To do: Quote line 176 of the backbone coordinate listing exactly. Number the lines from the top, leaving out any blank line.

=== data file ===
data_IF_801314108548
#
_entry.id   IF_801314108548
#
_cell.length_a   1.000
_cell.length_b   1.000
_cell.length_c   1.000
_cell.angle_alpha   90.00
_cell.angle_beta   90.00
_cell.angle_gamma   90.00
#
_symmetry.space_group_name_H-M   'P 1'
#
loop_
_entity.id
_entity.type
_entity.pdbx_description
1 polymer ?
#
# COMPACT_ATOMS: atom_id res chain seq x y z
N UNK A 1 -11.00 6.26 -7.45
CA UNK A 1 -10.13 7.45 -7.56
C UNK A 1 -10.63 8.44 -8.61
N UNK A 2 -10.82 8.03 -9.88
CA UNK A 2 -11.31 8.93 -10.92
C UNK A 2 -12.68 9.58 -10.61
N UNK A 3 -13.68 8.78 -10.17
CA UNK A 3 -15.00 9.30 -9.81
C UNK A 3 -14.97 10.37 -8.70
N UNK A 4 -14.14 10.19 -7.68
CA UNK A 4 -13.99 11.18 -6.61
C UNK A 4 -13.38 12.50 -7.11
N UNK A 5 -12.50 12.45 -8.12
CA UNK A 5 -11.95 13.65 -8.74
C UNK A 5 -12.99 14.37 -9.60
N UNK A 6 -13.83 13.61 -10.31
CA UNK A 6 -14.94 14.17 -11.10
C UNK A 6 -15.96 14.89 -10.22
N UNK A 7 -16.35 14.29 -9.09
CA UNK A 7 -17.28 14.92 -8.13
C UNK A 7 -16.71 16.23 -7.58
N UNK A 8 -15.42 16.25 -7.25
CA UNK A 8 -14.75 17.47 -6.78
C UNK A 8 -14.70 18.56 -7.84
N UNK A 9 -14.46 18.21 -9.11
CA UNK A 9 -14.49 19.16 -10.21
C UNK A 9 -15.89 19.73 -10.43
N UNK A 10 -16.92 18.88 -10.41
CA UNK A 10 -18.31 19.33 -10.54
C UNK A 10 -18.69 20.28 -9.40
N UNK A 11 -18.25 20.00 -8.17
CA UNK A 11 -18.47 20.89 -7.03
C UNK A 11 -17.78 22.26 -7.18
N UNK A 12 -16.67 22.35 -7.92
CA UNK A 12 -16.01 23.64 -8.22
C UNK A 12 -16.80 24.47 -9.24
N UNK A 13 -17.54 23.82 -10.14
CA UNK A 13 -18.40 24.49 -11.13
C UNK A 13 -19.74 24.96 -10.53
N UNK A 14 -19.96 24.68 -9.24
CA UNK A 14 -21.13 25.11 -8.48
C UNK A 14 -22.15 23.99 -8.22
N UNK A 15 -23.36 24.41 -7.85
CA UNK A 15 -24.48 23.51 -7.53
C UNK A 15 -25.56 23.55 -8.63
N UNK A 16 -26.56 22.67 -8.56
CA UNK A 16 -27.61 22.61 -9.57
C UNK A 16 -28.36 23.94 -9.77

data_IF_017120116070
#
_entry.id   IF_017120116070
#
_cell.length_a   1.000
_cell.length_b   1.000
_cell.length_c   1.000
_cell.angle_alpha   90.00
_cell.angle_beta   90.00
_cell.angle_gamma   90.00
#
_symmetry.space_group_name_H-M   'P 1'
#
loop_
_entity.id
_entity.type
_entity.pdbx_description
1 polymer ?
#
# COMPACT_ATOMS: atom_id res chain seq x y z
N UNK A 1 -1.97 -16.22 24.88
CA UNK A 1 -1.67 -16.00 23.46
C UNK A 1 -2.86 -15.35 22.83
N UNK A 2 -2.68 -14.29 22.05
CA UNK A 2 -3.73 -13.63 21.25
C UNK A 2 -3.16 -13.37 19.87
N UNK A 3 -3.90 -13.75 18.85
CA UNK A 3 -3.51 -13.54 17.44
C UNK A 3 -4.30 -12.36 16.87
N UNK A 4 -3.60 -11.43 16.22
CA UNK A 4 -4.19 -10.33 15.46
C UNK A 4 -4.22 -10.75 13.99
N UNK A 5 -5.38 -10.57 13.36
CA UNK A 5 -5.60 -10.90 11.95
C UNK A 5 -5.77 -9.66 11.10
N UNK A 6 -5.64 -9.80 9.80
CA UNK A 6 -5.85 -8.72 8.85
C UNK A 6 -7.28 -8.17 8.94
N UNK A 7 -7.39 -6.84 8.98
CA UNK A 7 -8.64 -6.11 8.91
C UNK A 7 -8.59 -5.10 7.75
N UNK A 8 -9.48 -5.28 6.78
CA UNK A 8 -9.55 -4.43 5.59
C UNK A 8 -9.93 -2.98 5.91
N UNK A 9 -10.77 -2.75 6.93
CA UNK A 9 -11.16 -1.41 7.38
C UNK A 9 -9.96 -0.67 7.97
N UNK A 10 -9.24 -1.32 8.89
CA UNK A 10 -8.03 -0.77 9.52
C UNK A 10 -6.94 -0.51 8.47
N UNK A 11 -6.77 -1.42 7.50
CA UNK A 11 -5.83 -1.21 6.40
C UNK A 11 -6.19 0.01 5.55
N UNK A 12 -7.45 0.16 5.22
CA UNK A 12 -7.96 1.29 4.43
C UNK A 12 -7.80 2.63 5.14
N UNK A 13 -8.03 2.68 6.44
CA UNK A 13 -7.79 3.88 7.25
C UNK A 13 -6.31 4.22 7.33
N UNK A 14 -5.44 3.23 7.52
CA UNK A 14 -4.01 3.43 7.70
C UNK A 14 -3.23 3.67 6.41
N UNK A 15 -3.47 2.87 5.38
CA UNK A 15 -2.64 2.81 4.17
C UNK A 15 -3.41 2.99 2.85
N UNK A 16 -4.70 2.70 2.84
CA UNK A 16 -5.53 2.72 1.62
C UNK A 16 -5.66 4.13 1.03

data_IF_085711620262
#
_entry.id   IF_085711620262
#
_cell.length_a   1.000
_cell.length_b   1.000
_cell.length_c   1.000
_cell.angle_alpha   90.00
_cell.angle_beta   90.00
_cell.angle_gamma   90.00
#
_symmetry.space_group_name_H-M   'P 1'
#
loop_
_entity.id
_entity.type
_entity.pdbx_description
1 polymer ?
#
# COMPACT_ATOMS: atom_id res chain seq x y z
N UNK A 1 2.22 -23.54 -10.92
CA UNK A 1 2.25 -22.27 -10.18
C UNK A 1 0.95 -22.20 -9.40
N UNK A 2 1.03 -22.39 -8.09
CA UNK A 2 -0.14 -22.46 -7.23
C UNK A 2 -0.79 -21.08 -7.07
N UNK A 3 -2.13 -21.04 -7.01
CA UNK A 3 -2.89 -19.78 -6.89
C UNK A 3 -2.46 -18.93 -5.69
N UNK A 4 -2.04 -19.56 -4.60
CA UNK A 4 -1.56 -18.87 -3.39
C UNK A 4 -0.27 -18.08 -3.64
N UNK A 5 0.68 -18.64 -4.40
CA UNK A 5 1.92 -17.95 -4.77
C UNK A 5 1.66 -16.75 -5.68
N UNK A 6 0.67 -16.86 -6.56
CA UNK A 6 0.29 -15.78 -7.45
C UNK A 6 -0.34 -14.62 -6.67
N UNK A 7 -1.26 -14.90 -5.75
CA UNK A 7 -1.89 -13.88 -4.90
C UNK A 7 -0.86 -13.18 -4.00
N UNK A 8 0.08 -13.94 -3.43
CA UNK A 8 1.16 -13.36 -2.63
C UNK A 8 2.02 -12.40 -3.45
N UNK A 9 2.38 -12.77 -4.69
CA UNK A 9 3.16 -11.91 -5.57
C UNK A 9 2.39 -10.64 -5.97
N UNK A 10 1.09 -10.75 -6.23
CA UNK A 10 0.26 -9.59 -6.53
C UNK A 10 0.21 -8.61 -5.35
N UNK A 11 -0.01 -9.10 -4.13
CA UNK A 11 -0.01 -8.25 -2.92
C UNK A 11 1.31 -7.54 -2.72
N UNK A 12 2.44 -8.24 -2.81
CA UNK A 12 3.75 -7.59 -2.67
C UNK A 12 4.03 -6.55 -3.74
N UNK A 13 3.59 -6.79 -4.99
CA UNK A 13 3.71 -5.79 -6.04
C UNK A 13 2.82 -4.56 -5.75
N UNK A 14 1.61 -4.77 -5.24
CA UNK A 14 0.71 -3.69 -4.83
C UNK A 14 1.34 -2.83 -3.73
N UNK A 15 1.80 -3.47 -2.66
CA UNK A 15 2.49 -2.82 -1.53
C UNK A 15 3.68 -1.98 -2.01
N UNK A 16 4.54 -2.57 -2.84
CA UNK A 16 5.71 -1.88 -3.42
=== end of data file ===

CA UNK A 7 -1.89 -13.88 -4.90